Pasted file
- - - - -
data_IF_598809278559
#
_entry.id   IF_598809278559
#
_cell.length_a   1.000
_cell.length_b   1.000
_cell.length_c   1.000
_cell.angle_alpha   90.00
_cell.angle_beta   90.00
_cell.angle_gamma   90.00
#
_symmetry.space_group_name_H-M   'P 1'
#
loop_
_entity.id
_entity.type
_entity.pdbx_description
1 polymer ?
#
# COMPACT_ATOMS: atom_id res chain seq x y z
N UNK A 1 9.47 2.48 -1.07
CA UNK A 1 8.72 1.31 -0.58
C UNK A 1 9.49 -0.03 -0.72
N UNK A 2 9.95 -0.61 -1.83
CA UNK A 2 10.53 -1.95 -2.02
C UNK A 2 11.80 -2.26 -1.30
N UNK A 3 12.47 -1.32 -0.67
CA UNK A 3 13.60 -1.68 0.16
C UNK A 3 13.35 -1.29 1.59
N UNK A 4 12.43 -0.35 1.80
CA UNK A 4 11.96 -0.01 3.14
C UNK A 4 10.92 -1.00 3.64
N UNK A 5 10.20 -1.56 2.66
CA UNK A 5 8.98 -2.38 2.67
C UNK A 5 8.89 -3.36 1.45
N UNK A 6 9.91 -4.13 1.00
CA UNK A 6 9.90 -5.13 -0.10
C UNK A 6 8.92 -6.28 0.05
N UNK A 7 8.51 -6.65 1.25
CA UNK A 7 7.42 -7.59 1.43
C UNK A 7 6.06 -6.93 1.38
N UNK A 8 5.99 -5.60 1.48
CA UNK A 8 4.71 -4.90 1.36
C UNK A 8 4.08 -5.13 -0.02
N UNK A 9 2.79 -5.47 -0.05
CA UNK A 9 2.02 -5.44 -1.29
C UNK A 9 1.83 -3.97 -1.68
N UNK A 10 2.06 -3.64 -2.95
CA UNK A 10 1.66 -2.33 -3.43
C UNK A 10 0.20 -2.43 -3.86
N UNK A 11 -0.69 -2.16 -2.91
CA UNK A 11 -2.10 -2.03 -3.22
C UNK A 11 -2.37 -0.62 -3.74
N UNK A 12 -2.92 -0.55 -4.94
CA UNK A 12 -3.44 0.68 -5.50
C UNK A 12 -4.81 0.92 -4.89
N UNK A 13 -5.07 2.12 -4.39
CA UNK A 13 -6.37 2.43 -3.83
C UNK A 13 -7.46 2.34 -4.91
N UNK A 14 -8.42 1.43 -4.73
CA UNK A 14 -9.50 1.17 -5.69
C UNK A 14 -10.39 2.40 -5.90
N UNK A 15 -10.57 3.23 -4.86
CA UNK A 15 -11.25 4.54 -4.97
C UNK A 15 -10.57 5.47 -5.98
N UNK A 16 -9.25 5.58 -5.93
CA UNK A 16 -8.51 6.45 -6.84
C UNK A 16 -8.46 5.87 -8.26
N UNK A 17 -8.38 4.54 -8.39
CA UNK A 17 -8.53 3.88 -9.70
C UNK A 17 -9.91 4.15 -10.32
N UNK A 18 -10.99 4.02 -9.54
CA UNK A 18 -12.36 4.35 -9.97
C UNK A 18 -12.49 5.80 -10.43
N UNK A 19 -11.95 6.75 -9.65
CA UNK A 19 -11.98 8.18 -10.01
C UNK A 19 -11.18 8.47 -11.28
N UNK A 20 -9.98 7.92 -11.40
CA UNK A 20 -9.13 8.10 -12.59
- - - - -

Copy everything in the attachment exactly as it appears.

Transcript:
data_IF_598809278559
#
_entry.id   IF_598809278559
#
_cell.length_a   1.000
_cell.length_b   1.000
_cell.length_c   1.000
_cell.angle_alpha   90.00
_cell.angle_beta   90.00
_cell.angle_gamma   90.00
#
_symmetry.space_group_name_H-M   'P 1'
#
loop_
_entity.id
_entity.type
_entity.pdbx_description
1 polymer ?
#
# COMPACT_ATOMS: atom_id res chain seq x y z
N UNK A 1 9.47 2.48 -1.07
CA UNK A 1 8.72 1.31 -0.58
C UNK A 1 9.49 -0.03 -0.72
N UNK A 2 9.95 -0.61 -1.83
CA UNK A 2 10.53 -1.95 -2.02
C UNK A 2 11.80 -2.26 -1.30
N UNK A 3 12.47 -1.32 -0.67
CA UNK A 3 13.60 -1.68 0.16
C UNK A 3 13.35 -1.29 1.59
N UNK A 4 12.43 -0.35 1.80
CA UNK A 4 11.96 -0.01 3.14
C UNK A 4 10.92 -1.00 3.64
N UNK A 5 10.20 -1.56 2.66
CA UNK A 5 8.98 -2.38 2.67
C UNK A 5 8.89 -3.36 1.45
N UNK A 6 9.91 -4.13 1.00
CA UNK A 6 9.90 -5.13 -0.10
C UNK A 6 8.92 -6.28 0.05
N UNK A 7 8.51 -6.65 1.25
CA UNK A 7 7.42 -7.59 1.43
C UNK A 7 6.06 -6.93 1.38
N UNK A 8 5.99 -5.60 1.48
CA UNK A 8 4.71 -4.90 1.36
C UNK A 8 4.08 -5.13 -0.02
N UNK A 9 2.79 -5.47 -0.05
CA UNK A 9 2.02 -5.44 -1.29
C UNK A 9 1.83 -3.97 -1.68
N UNK A 10 2.06 -3.64 -2.95
CA UNK A 10 1.66 -2.33 -3.43
C UNK A 10 0.20 -2.43 -3.86
N UNK A 11 -0.69 -2.16 -2.91
CA UNK A 11 -2.10 -2.03 -3.22
C UNK A 11 -2.37 -0.62 -3.74
N UNK A 12 -2.92 -0.55 -4.94
CA UNK A 12 -3.44 0.68 -5.50
C UNK A 12 -4.81 0.92 -4.89
N UNK A 13 -5.07 2.12 -4.39
CA UNK A 13 -6.37 2.43 -3.83
C UNK A 13 -7.46 2.34 -4.91
N UNK A 14 -8.42 1.43 -4.73
CA UNK A 14 -9.50 1.17 -5.69
C UNK A 14 -10.39 2.40 -5.90
N UNK A 15 -10.57 3.23 -4.86
CA UNK A 15 -11.25 4.54 -4.97
C UNK A 15 -10.57 5.47 -5.98
N UNK A 16 -9.25 5.58 -5.93
CA UNK A 16 -8.51 6.45 -6.84
C UNK A 16 -8.46 5.87 -8.26
N UNK A 17 -8.38 4.54 -8.39
CA UNK A 17 -8.53 3.88 -9.70
C UNK A 17 -9.91 4.15 -10.32
N UNK A 18 -10.99 4.02 -9.54
CA UNK A 18 -12.36 4.35 -9.97
C UNK A 18 -12.49 5.80 -10.43
N UNK A 19 -11.95 6.75 -9.65
CA UNK A 19 -11.98 8.18 -10.01
C UNK A 19 -11.18 8.47 -11.28
N UNK A 20 -9.98 7.92 -11.40
CA UNK A 20 -9.13 8.10 -12.59